WORK to stabilise Christchurch Cathedral in New Zealand has been given the green light by planners, eight years after the structure was partially destroyed in an earthquake (News, 3 March 2011).
The 6.3-magnitude earthquake, which struck in February 2011, killed 185 people in the area. No one in the cathedral was injured, although the tower collapsed, and the main building, which had been seismically strengthened, was badly damaged. Aftershocks later that year caused further damage.
The diocese of Christchurch had originally planned to demolish and rebuild a new cathedral on the site, but, in 2017, after a public campaign, the diocesan-property trustees and synod, the New Zealand government, and Christchurch City Council agreed to reinstate the cathedral.
The work includes the repair, restoration, reconstruction, and seismic strengthening of the original building, incorporating the reinstatement of the original organ, bells, and Gothic features. The task is expected to take seven to ten years and will require more than 100 personnel to complete.
Since January last year, workers have been securing the site and recovering artefacts. An application submitted by Christ Church Cathedral Reinstatement Limited, a joint-venture company established by the diocese and the government, to begin stabilising the structure was approved this week, a newsletter from the group announced.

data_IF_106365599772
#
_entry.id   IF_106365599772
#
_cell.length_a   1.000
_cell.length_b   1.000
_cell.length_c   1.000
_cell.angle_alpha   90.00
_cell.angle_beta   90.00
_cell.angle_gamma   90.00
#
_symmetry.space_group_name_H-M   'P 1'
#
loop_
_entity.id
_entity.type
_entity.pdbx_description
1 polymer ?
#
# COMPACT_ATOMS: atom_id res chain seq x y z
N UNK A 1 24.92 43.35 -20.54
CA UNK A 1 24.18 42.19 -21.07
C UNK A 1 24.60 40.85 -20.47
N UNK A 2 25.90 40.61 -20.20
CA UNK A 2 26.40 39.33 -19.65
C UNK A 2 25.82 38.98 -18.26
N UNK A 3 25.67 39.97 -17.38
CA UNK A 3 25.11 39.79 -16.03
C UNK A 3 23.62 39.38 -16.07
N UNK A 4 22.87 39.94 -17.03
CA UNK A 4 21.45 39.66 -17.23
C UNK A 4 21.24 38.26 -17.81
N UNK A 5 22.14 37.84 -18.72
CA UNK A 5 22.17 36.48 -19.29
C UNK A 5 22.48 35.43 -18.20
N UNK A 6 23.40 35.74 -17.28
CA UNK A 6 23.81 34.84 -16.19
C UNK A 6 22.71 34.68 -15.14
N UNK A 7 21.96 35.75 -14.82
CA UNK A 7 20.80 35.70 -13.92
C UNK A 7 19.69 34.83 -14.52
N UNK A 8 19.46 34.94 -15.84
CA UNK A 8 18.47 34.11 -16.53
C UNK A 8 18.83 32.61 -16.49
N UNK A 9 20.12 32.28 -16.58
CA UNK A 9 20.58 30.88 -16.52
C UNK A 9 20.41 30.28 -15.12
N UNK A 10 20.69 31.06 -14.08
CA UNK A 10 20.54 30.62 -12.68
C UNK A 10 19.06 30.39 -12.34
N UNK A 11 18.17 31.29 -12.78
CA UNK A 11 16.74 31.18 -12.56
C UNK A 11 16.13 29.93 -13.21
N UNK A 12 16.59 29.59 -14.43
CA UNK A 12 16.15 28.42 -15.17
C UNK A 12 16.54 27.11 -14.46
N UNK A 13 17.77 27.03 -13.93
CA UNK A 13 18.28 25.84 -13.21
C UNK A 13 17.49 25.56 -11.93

It states: “Being granted resource consent to begin stabilisation works is great progress for the project. . . Stabilisation is a critical part of the reinstatement project and involves progressively reducing hazards and making it safer for workers.”
Steel framing and scaffolding will be erected from August, followed by temporary weatherproofing. Some parts of the building will have to be deconstructed.
“While aspects of the building will look different during the stabilisation phase of the project, the fundamental structure of the cathedral will remain intact, and, once reinstated, the cathedral will look very similar.”
The cost will depend on the finished concept design, and will be paid for by the diocese, government, and public fund-raising.